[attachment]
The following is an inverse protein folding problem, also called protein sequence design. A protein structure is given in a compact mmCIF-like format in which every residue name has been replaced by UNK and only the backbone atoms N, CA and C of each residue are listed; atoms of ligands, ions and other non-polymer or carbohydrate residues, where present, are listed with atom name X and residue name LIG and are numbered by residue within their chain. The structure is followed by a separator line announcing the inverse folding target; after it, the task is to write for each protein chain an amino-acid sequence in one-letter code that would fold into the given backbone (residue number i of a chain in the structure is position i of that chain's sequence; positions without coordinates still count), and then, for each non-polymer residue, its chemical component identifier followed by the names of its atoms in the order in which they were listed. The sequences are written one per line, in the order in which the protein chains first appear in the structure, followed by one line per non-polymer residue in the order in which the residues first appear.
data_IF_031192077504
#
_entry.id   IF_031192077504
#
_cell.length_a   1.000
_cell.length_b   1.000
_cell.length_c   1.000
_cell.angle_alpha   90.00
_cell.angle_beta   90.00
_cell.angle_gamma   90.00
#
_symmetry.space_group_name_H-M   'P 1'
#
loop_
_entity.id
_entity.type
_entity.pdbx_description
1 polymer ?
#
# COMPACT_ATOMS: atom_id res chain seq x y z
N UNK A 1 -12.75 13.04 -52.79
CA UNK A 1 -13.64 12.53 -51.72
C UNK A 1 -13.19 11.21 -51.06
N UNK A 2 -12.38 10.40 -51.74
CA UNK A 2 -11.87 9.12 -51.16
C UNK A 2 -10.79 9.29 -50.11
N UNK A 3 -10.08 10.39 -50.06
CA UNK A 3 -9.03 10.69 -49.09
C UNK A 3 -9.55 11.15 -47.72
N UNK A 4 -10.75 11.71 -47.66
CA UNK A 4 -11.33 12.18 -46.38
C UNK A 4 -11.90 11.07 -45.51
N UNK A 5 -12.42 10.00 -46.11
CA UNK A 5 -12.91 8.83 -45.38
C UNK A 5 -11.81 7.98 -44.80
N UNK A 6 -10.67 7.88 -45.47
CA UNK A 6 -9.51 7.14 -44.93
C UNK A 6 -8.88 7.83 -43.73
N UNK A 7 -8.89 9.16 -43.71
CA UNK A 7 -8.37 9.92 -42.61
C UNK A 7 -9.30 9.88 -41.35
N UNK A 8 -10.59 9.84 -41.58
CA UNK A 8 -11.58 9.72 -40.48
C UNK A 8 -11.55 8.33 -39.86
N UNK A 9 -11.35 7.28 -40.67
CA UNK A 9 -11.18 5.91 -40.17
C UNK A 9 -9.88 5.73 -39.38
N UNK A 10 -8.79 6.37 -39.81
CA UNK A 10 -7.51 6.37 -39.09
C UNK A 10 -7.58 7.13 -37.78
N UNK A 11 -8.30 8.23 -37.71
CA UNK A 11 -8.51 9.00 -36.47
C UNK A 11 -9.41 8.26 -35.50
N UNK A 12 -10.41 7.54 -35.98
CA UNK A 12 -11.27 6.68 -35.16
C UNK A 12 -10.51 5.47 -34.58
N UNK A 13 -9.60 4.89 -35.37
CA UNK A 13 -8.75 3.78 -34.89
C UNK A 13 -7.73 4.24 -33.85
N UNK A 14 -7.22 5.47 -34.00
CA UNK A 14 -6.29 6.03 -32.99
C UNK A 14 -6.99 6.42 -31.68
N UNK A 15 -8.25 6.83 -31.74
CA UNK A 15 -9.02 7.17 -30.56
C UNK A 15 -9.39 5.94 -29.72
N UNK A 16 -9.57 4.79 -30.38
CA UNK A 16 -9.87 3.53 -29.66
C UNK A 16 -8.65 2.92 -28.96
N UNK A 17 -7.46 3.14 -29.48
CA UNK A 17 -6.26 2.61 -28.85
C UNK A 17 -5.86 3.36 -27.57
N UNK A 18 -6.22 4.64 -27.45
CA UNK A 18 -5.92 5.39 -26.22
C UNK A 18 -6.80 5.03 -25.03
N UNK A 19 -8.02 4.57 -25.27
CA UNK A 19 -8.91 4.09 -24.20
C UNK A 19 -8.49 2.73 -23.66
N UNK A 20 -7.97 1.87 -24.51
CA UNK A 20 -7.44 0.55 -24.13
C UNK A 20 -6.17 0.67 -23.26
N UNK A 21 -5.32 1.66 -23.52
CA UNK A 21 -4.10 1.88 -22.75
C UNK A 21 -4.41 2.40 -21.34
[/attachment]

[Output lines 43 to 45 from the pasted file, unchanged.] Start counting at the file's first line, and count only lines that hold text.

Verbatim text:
N UNK A 8 -10.59 9.84 -41.58
CA UNK A 8 -11.58 9.72 -40.48
C UNK A 8 -11.55 8.33 -39.86